Regina v Seaton – WLR Daily

Posted August 23rd, 2010 in appeals, evidence, law reports, murder, privilege by sally

Regina v Seaton [2010] EWCA Crim 1980; [2010] WLR (D) 234

“Where it was suggested at trial that a defendant’s or witness’s account was a recent fabrication, he could not, unless he had waived legal professional privilege, be asked whether he had told his lawyer what he now said was the truth, or whether he was willing to waive the privilege. If a defendant gave evidence of what had passed between him and his lawyer, he could not be in breach of his own privilege, but was waiving privilege, although not necessarily waiving it entirely and generally. If a defendant said that he had given his solicitor the account then offered at trial, that would ordinarily mean that he could not be cross-examined about exactly what he had told the solicitor on that topic, but another party could comment upon the fact that the solicitor had not been called to confirm something which, if true, he easily could confirm, if the comment were fair.”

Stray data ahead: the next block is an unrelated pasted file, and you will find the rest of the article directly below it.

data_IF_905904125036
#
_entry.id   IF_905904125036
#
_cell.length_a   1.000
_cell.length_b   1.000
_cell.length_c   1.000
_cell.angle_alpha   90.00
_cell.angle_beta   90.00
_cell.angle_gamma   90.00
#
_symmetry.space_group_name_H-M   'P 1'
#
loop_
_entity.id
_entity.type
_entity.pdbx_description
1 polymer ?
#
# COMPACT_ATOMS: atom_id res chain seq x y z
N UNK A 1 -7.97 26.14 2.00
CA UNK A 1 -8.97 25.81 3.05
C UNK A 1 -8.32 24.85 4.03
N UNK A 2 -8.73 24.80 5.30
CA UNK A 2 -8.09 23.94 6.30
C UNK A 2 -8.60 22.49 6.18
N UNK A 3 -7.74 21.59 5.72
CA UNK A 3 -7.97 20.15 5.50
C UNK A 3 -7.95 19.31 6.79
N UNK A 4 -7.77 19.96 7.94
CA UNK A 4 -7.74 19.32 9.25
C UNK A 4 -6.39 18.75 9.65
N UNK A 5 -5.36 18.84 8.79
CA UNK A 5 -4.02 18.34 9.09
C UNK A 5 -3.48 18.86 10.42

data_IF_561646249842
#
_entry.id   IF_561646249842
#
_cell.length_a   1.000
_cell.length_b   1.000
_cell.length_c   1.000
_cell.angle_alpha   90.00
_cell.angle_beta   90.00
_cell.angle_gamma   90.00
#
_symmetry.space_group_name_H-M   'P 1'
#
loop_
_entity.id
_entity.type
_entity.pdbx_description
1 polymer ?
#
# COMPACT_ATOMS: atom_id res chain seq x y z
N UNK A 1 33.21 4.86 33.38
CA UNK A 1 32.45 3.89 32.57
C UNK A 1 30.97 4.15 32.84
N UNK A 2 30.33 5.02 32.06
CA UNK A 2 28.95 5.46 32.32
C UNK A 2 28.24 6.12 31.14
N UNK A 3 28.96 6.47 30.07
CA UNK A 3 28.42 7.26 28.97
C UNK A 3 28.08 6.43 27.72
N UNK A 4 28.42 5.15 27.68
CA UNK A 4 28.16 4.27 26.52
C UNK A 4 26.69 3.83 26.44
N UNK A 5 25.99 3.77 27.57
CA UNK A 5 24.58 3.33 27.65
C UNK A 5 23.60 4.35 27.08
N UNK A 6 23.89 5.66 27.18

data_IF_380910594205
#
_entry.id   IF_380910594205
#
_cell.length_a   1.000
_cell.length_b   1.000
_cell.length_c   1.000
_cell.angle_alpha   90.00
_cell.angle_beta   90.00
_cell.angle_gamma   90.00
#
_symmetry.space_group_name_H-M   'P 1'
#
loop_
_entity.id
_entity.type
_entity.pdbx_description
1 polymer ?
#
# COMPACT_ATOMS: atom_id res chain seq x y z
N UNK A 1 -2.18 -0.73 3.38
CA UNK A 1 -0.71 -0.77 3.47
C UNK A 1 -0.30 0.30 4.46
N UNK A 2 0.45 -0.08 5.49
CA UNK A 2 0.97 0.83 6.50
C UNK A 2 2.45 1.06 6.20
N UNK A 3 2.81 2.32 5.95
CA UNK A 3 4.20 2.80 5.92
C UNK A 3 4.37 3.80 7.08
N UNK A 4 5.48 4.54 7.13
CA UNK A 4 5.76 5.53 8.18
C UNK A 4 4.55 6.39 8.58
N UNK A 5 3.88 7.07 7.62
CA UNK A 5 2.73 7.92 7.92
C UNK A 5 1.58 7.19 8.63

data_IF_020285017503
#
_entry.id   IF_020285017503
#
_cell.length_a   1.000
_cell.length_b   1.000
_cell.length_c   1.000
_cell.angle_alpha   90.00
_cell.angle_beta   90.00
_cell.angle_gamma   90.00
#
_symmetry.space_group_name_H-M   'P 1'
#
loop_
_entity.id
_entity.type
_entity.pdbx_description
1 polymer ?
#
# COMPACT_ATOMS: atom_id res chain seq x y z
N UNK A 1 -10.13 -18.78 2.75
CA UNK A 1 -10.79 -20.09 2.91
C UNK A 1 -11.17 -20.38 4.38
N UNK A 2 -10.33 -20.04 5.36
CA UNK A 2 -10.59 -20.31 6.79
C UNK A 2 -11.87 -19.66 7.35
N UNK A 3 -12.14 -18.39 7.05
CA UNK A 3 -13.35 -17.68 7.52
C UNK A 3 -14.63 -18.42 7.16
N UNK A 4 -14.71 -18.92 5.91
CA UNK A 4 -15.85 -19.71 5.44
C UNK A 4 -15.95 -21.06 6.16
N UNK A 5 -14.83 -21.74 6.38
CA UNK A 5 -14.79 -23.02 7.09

WLR Daily, 20th August 2010


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